Gezahegn fended off a final move by Dibaba on the bell lap to take the
victory in 8:46.19.  Dibaba was second (8:47.01) and Rowbury followed
in third (8:47.18)

 

Batman heroic

 

Bershawn “Batman” Jackson worked hard for his second win in
as many weeks.  Batman went from first to third on the final lap of the
men’s 400m after being jostled. Using a strong move on the back
straight, he pulled even with World Outdoor bronze medalist Renny Quow
of Trinidad.  Jackson surged to the lead with 15m to go and finished
first (46.86), with Quow taking second (47.15) and Jamaal Torrance
third (48.00).

 

Dibaba the destroyer

 

In the highly anticipated Visa women’s 5,000m, Ethiopian
legend Tirunesh “The Baby-faced Destroyer” Dibaba put on another
solo-running workshop, completing the final 10 minutes of her race
alone before winning in 14:44.53. Former 8-time NCAA champion Sally
Kipyego was second in 14:52.67.

 

Barber does it again

 

Millrose Games winner Lisa Barber proved once again that
she is fully recovered from her 2009 achilles injury.  Showing her
usual, explosive start, Barber led from start to finish to take the
victory in the women’s 60m in 7.22. Marshevet Myers (7.29) took second
followed by Muna Lee (7.30).

 

Ivory coasts

 

New week, same result as Ivory Williams bested 2009 US
Outdoor 100m champion, Michael Rodgers, for the victory in the Visa
Men’s 60m.  The race unfolded similar to the Millrose Games as Williams
(6.51) took the lead from the start and hung on for a close victory
over Rodgers (6.53).  Daniel Bailey moved up for a third place finish
(6.54).

 

Around the Reggie

 

In other events, DeeDee Trotter showed she has fully
recovered from a knee injury in 2008 and a subpar 2009 to return to the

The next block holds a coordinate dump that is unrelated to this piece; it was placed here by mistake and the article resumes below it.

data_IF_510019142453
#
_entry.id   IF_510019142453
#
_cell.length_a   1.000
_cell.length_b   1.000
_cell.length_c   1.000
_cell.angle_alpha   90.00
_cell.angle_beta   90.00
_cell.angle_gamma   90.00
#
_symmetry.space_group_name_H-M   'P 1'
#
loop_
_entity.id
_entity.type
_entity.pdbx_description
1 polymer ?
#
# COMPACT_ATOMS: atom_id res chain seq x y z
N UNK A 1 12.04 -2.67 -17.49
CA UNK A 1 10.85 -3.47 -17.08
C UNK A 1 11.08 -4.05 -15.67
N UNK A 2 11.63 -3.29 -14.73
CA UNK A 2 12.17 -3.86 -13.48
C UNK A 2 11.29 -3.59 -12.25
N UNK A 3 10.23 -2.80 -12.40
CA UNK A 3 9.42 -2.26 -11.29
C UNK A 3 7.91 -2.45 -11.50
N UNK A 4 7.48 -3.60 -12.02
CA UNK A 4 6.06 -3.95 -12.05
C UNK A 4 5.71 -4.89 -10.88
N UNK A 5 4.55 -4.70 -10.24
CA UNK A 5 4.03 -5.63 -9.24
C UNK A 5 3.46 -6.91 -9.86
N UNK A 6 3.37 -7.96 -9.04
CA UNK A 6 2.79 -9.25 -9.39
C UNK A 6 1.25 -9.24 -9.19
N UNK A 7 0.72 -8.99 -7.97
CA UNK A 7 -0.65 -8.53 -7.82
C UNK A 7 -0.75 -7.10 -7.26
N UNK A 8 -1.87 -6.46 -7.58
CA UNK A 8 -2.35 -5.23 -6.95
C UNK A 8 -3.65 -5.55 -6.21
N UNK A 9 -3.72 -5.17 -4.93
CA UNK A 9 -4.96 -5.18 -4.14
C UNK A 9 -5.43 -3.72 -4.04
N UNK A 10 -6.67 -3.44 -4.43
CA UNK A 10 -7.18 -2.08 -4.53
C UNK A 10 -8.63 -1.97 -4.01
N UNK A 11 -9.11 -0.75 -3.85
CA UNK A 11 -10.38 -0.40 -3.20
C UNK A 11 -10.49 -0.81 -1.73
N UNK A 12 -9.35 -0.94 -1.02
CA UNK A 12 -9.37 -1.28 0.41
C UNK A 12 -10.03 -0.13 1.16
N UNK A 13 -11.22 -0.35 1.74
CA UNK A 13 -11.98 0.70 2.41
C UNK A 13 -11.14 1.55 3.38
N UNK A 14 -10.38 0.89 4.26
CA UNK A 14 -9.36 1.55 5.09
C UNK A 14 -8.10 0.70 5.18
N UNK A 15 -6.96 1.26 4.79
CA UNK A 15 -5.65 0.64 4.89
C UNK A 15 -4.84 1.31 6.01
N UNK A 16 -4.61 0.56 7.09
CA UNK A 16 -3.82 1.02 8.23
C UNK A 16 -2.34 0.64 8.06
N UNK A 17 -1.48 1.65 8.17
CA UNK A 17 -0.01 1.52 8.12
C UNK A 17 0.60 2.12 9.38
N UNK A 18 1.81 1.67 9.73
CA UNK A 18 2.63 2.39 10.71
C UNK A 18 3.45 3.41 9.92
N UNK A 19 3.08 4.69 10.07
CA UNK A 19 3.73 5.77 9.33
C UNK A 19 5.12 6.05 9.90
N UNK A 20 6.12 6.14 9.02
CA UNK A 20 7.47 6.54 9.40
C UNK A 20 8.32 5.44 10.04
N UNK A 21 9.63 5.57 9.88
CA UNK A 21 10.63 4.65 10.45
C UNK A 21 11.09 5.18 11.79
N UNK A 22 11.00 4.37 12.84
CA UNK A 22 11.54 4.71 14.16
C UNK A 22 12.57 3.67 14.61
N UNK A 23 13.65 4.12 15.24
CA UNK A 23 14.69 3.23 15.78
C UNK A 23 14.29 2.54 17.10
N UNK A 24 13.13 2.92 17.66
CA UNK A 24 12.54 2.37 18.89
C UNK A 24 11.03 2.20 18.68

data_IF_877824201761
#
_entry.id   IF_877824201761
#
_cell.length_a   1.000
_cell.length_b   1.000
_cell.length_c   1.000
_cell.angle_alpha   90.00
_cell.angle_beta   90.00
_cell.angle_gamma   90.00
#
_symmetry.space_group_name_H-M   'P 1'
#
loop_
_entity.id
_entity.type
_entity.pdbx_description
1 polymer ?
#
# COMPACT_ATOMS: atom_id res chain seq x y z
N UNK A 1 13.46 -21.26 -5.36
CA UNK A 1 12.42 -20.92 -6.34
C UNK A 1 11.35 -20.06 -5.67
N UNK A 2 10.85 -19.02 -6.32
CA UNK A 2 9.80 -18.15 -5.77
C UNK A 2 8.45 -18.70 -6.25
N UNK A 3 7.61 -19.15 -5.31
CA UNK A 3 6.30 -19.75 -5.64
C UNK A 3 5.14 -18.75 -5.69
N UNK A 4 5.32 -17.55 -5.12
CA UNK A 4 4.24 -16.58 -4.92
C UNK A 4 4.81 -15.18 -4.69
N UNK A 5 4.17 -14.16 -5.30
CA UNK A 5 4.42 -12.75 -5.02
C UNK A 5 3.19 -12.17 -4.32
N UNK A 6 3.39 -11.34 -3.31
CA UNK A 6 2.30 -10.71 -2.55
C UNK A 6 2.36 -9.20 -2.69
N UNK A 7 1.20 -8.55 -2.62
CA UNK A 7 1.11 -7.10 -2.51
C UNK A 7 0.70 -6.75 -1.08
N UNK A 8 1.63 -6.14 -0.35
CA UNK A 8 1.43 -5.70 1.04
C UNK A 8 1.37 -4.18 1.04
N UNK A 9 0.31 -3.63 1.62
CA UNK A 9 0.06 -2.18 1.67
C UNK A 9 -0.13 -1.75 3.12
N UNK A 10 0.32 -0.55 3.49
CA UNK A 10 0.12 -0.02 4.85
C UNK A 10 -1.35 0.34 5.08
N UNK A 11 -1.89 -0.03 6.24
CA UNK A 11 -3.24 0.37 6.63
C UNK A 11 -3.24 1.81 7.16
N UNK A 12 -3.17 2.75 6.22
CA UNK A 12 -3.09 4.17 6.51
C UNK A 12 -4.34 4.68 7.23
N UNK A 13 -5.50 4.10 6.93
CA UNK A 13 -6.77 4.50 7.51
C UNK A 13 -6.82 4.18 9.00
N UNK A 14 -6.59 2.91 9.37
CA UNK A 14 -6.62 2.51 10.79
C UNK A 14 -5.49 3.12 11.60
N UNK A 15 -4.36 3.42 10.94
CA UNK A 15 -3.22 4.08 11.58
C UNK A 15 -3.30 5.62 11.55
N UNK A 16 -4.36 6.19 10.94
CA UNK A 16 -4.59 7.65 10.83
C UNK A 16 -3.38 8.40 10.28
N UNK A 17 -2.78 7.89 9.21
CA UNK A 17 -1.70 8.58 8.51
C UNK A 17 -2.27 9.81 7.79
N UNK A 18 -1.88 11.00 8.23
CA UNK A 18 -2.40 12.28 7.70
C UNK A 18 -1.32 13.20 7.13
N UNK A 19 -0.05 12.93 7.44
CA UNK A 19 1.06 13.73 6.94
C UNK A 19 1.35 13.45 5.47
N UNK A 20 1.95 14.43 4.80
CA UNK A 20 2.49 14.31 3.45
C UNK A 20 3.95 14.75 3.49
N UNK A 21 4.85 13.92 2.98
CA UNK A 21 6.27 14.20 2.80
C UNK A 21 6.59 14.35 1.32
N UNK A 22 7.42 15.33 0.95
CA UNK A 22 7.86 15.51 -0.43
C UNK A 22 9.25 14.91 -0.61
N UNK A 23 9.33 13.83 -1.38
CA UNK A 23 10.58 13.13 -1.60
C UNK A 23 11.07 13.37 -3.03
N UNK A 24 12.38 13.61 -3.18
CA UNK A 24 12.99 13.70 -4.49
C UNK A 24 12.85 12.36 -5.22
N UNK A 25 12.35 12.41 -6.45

top of the podium, leading wire-to-wire in the women’s 400m, winning in
53.09. Jeremy Scott won the men’s pole vault with a clearance of
5.60m/18-4.5, while Chelsea Johnson won the women’s vault for the
second straight week, with a clearance of 4.55m/14-11. Shalonda Solomon
won the Reebok women’s 200m in 23.53, and Damu Cherry came from behind
to win the women’s 60m hurdles in 8.00, just ahead of Canadian Perdita
Felicien (8.01).

 

Winners of exhibition events Saturday night included Emily
Lipari in the high school girls’ mile, setting a meet record in
4:46.77. Alex Hatz won the boys’ high school mile going away in
4:12.08. Chris Teague waited until the last lap to take the lead of the
men’s masters mile run and held on for the victory in 4:29:05, and the
Cambridge Jets won the youth 4x200m relay in 1:42.93.

 

For more information and full quotes from the 2010 Reebok Boston Indoor Games, visit  www.bostonindoorgames.com.  For more information on the2010 Visa Championship Series, visit www.visachampionshipseries.com.  
  
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About USA Track & Field
 
USA
Track & Field (USATF) is the National Governing Body for track and
field, long-distance running and race walking in the United States.
USATF encompasses the world’s oldest organized sports, some of the
most-watched events of Olympic broadcasts, the #1 high school and
junior high school participatory sport and more than 30 million adult
runners in the United States.
 
For more information on USATF, visit
www.usatf.org